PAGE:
joint vs. sole custody

Joint vs. Sole Custody in California

In California, child custody is a significant issue for parents who are separating or getting a divorce. As parents, you want to provide your child with the best possible care and upbringing, but a custody battle can be challenging and emotionally exhausting. There are two types of Custody in California that judges consider when making custody orders.  There is legal custody and physical custody. Legal Custody is the decision-making regarding the health, education and welfare of the child. Physical Custody concerns who the child resides with. This blog post will break down the pros and cons of each type of custody and guide you through filing for custody in California. 

An Overview of Joint and Sole Custody in California


In California, joint custody means that both parents are responsible for raising their child. A court can grant joint custody to both parents if they can develop a parenting plan that is in the best interest of their child. On the other hand, sole legal custody means that only one parent has decision making regarding the child’s health education and welfare.  Sole physical custody means  the other parent has visitation rights, but the child lives primarily with one parent.


Factors Considered When Deciding on Custody Arrangements


The decision to grant joint or sole legal and/or physical custody in California is based on the child’s best interests. The court will consider several factors when deciding on a custody arrangement, including:


  • The child’s age, health, and welfare.
  • The relationship between the child and each parent.
  • The ability of each parent to provide a safe and stable environment for the child.
  • The child’s wishes, if the child is of sufficient age and capacity to make an intelligent decision.
  • Any history of domestic violence or substance abuse by either parent.


Pros and Cons of Joint Custody


One of the advantages of joint custody is that it allows both parents to be involved in their child’s life. The child can maintain a relationship with both parents, and both parents share the responsibility of raising the child.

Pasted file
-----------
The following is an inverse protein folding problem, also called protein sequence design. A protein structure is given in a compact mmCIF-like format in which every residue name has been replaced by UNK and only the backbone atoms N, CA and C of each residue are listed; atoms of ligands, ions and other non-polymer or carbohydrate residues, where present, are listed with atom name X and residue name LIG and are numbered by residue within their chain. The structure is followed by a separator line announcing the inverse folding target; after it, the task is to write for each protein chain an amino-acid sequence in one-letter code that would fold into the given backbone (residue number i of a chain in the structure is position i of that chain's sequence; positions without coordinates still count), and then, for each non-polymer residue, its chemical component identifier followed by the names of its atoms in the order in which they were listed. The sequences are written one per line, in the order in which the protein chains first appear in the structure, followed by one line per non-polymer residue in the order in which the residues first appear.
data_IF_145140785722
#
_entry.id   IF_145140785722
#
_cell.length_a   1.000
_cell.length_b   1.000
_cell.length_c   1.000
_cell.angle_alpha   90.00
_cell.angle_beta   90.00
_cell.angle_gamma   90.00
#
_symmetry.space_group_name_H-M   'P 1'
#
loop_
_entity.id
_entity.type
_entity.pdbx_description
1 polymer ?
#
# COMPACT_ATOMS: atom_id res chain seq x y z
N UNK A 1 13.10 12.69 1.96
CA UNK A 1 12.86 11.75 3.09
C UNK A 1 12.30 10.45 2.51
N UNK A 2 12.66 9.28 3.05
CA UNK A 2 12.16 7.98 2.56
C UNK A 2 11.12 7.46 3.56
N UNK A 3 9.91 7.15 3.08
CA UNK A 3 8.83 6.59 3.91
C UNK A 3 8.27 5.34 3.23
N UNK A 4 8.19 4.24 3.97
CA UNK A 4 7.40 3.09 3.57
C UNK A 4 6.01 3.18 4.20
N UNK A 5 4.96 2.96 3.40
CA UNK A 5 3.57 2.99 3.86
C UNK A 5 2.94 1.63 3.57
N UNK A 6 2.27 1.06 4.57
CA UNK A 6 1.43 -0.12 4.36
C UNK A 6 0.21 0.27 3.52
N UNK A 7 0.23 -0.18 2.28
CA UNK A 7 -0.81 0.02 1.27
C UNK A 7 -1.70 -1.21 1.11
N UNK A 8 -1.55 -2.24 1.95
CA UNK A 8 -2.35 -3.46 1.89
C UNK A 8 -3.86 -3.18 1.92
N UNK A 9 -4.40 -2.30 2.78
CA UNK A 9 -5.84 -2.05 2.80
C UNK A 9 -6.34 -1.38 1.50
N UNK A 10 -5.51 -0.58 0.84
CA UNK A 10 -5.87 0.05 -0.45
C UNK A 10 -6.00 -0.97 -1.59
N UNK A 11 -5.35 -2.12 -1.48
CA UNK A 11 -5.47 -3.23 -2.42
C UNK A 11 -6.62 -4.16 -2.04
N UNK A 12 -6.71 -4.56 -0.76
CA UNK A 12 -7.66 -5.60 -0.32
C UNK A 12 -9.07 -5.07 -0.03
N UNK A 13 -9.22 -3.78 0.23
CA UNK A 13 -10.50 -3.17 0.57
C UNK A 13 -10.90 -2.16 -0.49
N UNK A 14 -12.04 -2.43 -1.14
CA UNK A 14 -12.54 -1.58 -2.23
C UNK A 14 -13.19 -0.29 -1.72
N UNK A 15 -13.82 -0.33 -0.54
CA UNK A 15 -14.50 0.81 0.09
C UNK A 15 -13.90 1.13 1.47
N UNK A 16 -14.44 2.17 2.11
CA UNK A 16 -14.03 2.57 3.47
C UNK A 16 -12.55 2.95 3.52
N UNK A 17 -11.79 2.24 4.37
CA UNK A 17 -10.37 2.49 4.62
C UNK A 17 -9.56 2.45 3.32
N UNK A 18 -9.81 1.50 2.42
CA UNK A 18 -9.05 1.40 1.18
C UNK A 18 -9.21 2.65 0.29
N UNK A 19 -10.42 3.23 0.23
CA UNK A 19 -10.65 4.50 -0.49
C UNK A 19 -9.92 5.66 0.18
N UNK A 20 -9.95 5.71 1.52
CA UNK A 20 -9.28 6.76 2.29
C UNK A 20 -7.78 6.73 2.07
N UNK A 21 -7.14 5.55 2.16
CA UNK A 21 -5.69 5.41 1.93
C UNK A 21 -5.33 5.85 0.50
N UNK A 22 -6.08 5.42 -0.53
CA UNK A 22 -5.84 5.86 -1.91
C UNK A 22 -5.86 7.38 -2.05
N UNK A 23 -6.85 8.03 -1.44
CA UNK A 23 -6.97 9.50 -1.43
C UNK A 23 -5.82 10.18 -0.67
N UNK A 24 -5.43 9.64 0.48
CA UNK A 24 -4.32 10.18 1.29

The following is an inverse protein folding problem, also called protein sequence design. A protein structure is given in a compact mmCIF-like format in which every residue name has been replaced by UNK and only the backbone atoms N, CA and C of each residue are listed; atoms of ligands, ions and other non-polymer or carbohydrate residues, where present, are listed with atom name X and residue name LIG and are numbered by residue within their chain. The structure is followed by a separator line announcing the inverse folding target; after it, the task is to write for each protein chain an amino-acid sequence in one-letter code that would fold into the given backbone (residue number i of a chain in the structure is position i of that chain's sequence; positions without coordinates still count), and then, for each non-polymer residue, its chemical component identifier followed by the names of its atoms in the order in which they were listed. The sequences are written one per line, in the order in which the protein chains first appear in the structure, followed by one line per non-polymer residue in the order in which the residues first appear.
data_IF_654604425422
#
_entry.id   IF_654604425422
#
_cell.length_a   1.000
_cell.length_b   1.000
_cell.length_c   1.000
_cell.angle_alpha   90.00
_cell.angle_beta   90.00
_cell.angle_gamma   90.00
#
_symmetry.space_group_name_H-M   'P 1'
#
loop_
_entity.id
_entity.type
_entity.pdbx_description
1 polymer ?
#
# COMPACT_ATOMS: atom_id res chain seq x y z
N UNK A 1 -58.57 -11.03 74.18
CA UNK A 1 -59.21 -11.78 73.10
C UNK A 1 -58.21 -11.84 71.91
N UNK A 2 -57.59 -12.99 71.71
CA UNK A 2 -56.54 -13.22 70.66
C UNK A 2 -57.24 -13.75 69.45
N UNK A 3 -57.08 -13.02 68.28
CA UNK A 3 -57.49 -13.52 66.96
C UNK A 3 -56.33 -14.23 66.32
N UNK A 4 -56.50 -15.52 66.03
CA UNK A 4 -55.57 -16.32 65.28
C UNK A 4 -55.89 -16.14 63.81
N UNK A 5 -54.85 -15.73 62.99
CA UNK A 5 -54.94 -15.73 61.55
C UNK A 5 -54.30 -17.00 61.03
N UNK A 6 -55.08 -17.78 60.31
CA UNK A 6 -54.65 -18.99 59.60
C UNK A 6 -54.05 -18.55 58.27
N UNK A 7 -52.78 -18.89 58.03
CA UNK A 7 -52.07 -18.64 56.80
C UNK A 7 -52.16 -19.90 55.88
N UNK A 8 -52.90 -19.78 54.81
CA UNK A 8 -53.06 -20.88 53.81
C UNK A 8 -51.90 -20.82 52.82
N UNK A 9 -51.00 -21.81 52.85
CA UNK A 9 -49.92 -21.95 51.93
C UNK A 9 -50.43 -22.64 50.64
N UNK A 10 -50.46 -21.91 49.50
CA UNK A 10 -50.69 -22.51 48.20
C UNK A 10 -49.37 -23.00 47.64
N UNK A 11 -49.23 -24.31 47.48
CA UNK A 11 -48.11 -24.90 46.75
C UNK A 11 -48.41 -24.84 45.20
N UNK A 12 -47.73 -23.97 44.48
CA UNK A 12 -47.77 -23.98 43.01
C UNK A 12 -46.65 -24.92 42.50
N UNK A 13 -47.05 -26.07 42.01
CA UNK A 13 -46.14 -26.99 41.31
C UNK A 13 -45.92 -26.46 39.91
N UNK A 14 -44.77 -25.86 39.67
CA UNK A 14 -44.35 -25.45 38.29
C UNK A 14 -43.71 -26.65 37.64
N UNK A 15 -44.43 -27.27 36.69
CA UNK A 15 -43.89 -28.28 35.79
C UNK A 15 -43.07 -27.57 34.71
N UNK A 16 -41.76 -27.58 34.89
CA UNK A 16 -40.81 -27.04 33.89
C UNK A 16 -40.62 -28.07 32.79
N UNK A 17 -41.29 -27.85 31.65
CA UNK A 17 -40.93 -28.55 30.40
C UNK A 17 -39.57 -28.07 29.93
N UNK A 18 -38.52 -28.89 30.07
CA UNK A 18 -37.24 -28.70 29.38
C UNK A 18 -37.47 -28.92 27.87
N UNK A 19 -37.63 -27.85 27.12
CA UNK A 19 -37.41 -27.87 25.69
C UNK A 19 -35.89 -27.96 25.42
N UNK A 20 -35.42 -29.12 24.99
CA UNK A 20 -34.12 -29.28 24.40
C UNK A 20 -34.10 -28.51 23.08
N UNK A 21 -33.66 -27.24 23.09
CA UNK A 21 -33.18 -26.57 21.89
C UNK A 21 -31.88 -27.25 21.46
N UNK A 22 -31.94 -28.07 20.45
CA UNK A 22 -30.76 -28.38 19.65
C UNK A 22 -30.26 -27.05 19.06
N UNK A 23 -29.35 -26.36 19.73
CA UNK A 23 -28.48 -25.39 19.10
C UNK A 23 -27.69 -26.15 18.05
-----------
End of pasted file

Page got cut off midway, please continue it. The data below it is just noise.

However, joint custody can be challenging if parents cannot agree on important decisions regarding their child’s welfare. If parents have a history of conflict, joint custody can become a source of stress for all parties involved. Additionally, joint physical custody can be difficult to maintain if parents live far apart or have demanding work schedules.


 How to File for Joint or Sole Custody in California


To file for joint or sole custody in California, you must complete the necessary forms and file them with the court. You must provide the court with a proposed parenting plan that outlines how you and the other parent will share the responsibilities of raising your child. It is wise to hire a California family law attorney to guide you through this process and ensure that your rights and your child’s best interests are protected.


What to Expect During a Court Hearing for Custody


After filing for custody, you must attend a court hearing. During the hearing, the judge will review your parenting plan and listen to arguments from both sides. The judge will then decide on the custody arrangement that is in the child’s best interest.


If you are dealing with a child custody case in California, we can help. Our experienced California family law attorneys at the Law Offices of Judy L. Burger will guide you through the process and fight for your rights. Contact us today to schedule a consultation and get the support you need.